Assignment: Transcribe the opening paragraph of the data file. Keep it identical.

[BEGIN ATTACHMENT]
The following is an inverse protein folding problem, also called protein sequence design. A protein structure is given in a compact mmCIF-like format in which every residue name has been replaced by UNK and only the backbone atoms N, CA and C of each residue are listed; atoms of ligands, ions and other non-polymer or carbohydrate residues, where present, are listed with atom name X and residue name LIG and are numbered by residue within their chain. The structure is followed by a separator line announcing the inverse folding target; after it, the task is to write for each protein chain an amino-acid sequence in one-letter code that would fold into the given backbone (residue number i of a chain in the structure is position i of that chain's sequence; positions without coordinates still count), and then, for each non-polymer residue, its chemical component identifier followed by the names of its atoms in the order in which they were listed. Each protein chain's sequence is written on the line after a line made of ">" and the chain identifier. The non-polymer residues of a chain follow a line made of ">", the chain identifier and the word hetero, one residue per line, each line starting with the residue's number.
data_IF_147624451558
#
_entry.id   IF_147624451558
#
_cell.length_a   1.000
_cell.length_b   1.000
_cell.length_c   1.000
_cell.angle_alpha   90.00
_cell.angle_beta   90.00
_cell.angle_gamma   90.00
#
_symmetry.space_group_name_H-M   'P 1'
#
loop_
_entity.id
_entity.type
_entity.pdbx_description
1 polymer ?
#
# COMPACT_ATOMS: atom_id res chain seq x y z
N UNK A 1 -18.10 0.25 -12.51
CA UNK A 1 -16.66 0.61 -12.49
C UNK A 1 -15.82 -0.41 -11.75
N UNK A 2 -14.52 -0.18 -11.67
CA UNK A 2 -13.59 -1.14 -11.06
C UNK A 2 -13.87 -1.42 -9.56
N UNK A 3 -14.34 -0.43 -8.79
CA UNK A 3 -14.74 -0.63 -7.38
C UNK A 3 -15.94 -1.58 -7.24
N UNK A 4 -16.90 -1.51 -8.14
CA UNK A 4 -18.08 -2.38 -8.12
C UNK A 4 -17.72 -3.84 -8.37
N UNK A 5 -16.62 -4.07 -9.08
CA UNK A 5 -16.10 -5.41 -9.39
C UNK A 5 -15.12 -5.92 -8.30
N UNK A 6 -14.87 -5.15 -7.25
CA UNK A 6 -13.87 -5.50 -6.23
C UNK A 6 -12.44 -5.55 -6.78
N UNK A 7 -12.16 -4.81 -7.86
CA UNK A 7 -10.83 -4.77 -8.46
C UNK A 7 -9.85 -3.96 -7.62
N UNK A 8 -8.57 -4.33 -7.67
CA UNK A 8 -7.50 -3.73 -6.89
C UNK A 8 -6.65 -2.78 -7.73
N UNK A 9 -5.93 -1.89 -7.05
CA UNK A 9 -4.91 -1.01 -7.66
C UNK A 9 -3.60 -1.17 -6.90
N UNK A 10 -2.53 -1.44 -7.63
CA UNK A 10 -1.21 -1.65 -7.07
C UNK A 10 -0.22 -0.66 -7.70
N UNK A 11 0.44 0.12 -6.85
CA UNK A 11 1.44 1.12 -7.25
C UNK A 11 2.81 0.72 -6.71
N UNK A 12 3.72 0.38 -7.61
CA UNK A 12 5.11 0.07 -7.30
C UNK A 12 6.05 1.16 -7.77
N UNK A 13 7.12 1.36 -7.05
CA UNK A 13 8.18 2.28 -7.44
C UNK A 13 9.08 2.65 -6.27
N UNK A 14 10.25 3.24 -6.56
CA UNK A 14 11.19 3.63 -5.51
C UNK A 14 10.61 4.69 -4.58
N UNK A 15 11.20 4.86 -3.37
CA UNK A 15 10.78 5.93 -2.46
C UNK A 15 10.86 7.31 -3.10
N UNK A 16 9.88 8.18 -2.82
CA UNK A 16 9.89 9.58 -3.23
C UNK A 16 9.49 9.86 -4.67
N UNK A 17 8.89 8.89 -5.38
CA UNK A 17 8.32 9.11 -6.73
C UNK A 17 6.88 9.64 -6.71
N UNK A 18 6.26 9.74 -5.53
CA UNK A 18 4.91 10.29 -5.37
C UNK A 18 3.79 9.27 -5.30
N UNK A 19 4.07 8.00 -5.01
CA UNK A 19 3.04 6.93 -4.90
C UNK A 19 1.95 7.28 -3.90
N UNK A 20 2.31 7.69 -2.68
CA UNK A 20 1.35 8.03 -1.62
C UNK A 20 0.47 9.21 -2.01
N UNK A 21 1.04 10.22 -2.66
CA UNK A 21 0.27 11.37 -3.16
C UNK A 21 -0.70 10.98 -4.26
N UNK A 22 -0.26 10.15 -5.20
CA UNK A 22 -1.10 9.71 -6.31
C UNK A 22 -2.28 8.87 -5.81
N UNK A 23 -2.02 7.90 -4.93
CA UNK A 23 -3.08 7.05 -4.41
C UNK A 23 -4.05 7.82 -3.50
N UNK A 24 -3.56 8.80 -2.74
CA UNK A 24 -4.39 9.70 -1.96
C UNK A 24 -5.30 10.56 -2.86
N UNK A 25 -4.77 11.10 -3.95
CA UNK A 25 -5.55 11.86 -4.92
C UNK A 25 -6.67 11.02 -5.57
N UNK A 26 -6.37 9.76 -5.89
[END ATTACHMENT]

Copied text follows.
The following is an inverse protein folding problem, also called protein sequence design. A protein structure is given in a compact mmCIF-like format in which every residue name has been replaced by UNK and only the backbone atoms N, CA and C of each residue are listed; atoms of ligands, ions and other non-polymer or carbohydrate residues, where present, are listed with atom name X and residue name LIG and are numbered by residue within their chain. The structure is followed by a separator line announcing the inverse folding target; after it, the task is to write for each protein chain an amino-acid sequence in one-letter code that would fold into the given backbone (residue number i of a chain in the structure is position i of that chain's sequence; positions without coordinates still count), and then, for each non-polymer residue, its chemical component identifier followed by the names of its atoms in the order in which they were listed. Each protein chain's sequence is written on the line after a line made of ">" and the chain identifier. The non-polymer residues of a chain follow a line made of ">", the chain identifier and the word hetero, one residue per line, each line starting with the residue's number.